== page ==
Forgot My Camera, This Morning...
but, in between dodging Bigfoot and all of the UFO Aliens (they always show up when I have no camera, dang it!), I got a really good mountain bike ride in.
I took the 69er up to Apex, to get a little technical climbing and descending in before the snow hits, next week. I had flipped the stem, before leaving the house, because I felt like the front end was a little light on the climbs, last week. Of course, now I risk the wrath of Bike Snob NYC, since he has a pet peeve about flipped stems in combination with riser bars.
In a related note, Bike Snob NYC can kiss my butt.
As you can see, even upside down the rise on this stem isn't enough to cancel out the head tube angle. The stem ends up at almost a zero degree rise. Whatever the degree of rise, it was a big improvement for climbing, and didn't seem to have any negative affect on descending.
I climbed to the upper entrance to the Enchanted Forest Loop, where I stopped and put on my wind vest for the descent. The trail was in perfect shape; moist and loamy without being muddy. The traction was phenomenal, allowing me to climb even the root-infested uphills that usually have me spinning out and then walking.
I took the rough line through a lot of the rocky/rooty drop-offs (the so-called "suspension line"), just to see how the rigid fork would handle it. No problem (more on that, later).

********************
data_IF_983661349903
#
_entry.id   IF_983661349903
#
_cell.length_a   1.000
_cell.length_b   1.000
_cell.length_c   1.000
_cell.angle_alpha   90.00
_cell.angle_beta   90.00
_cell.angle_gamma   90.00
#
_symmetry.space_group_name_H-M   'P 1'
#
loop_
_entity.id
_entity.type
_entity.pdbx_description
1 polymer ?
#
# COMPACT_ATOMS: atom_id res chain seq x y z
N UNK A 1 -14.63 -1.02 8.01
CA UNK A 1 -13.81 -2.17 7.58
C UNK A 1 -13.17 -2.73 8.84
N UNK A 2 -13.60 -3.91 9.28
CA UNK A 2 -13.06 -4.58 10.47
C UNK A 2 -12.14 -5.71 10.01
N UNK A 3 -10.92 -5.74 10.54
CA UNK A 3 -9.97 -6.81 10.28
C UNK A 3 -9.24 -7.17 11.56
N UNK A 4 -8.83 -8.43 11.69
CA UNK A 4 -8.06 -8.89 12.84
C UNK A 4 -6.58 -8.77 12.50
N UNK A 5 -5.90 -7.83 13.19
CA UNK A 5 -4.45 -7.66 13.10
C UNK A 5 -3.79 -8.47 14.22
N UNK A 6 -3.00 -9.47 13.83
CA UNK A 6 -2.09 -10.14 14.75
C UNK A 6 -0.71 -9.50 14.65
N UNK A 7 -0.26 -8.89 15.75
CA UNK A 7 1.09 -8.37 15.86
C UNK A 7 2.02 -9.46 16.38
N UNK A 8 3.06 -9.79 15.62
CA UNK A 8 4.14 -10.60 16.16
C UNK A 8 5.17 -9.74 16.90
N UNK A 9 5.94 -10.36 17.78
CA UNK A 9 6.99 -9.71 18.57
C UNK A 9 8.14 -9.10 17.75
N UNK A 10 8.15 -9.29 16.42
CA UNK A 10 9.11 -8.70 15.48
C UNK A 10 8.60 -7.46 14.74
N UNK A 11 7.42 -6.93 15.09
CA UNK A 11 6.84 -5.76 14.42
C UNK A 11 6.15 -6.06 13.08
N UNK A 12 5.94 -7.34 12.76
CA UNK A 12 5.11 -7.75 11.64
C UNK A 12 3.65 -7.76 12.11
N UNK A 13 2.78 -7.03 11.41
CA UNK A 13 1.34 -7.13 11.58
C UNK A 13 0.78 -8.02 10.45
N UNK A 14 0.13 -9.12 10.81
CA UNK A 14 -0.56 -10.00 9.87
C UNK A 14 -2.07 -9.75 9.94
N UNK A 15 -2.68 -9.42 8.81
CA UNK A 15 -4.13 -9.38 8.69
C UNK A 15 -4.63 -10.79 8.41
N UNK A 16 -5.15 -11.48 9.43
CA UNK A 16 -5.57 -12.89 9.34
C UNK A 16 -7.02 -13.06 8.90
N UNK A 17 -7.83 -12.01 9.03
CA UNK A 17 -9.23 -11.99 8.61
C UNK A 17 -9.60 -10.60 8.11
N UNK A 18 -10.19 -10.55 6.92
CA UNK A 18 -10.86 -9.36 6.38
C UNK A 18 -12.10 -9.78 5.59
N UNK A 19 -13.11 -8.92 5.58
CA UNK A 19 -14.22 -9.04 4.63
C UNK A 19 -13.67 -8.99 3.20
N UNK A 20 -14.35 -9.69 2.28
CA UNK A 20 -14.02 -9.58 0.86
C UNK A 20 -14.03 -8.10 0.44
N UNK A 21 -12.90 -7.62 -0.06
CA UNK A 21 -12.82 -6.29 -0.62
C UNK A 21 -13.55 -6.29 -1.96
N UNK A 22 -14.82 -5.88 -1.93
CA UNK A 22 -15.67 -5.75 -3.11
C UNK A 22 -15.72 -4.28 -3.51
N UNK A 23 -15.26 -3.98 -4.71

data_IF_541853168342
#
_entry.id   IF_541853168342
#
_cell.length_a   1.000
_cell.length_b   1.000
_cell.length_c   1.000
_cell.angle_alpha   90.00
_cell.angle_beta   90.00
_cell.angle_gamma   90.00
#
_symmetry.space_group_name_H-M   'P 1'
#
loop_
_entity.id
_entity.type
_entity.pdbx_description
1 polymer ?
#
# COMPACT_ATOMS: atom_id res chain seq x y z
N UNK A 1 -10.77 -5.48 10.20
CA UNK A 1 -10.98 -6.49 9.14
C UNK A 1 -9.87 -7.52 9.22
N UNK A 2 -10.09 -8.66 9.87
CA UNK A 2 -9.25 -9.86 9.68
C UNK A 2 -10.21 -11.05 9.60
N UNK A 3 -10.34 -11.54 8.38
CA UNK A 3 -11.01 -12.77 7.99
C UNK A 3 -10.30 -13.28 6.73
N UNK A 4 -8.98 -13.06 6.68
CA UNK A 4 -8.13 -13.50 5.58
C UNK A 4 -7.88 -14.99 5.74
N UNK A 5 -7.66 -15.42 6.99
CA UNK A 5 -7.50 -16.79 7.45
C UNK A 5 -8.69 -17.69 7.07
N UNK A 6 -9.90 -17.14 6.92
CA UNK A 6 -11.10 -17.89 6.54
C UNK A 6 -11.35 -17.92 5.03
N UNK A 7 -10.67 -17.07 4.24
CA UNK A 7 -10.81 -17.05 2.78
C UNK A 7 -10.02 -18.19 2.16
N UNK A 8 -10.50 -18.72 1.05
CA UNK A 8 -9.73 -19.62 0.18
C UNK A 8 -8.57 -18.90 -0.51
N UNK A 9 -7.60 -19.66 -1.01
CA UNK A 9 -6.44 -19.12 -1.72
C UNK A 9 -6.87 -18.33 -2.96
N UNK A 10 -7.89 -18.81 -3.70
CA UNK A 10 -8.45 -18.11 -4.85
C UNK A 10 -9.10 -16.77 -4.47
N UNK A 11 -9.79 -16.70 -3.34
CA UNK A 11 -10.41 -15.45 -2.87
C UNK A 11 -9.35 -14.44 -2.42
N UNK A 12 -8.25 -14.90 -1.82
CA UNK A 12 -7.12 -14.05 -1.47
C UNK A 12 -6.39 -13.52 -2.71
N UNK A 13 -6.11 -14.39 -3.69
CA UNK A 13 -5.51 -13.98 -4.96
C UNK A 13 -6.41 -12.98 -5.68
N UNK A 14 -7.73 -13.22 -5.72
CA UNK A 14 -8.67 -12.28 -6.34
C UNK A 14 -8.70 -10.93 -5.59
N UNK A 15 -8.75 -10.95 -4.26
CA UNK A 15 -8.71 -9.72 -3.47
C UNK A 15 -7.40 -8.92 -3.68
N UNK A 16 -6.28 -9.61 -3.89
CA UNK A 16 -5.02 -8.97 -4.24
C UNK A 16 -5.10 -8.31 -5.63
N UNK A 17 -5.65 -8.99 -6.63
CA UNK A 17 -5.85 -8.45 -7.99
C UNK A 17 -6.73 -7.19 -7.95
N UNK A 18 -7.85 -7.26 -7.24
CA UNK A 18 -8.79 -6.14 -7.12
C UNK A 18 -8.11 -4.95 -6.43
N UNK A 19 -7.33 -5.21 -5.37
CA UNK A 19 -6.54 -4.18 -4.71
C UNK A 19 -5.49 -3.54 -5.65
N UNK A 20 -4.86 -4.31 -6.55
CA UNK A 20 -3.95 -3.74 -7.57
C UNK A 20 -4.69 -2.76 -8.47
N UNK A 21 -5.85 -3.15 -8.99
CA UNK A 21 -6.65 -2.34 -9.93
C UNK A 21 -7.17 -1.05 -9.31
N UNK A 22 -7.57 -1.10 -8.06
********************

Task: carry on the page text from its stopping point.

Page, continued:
Once back on the main trail, I descended to the upper end of the Sluicebox trail, and then started the climb up that trail. The climb has a lot of very tight switchbacks and ledgy little bumps. The bigger wheel and slacker head tube angle didn't seem to be any drawback on the way up.
On the way down from the top of the hill, the trail is very rocky, rough and technical for a good portion of the way. I know that the rigid fork didn't slow me down on this section, either, because my total ride time for the whole shebang was just over one hour and ten minutes (with an additional ten minutes spent waiting for hikers to pass, and stopping to talk to other mountain bikers along the way). This is about the same time I logged on the pink bike with a 4-inch travel fork on it, generally, last year. I'm certainly not climbing any faster, so I don't figure I lost any time on the downhills.
The big wheel, with the tire inflated to around 35 psi, feels very similar to the first suspension fork I ever owned, the Manitou 2. Those familiar with the 1993 variety of suspension will remember that the Mani2 had a whopping 2.75 inches of suspension travel, out of the box. That was reduced to about 1.75inches once you dialed in some preload (or about 3/4" on cold days when the Mike n Ikes that Answer installed in place of steel springs would stiffen up from the temperature).
Combine that with the soft tail frame, and there is plenty of give for a rider as slow as I am (imagine molasses at the South Pole, a snail on Qualudes, etc.).
I think I have found the ultimate expression of a Front Range trail bike for my style of riding and (lack of ) speed. I'm really eying the STP frame, now, thinking about whether it needs a suspension fork or a big wheel (or both). I'm kinda thinking a titanium rigid 29er fork might be in my future.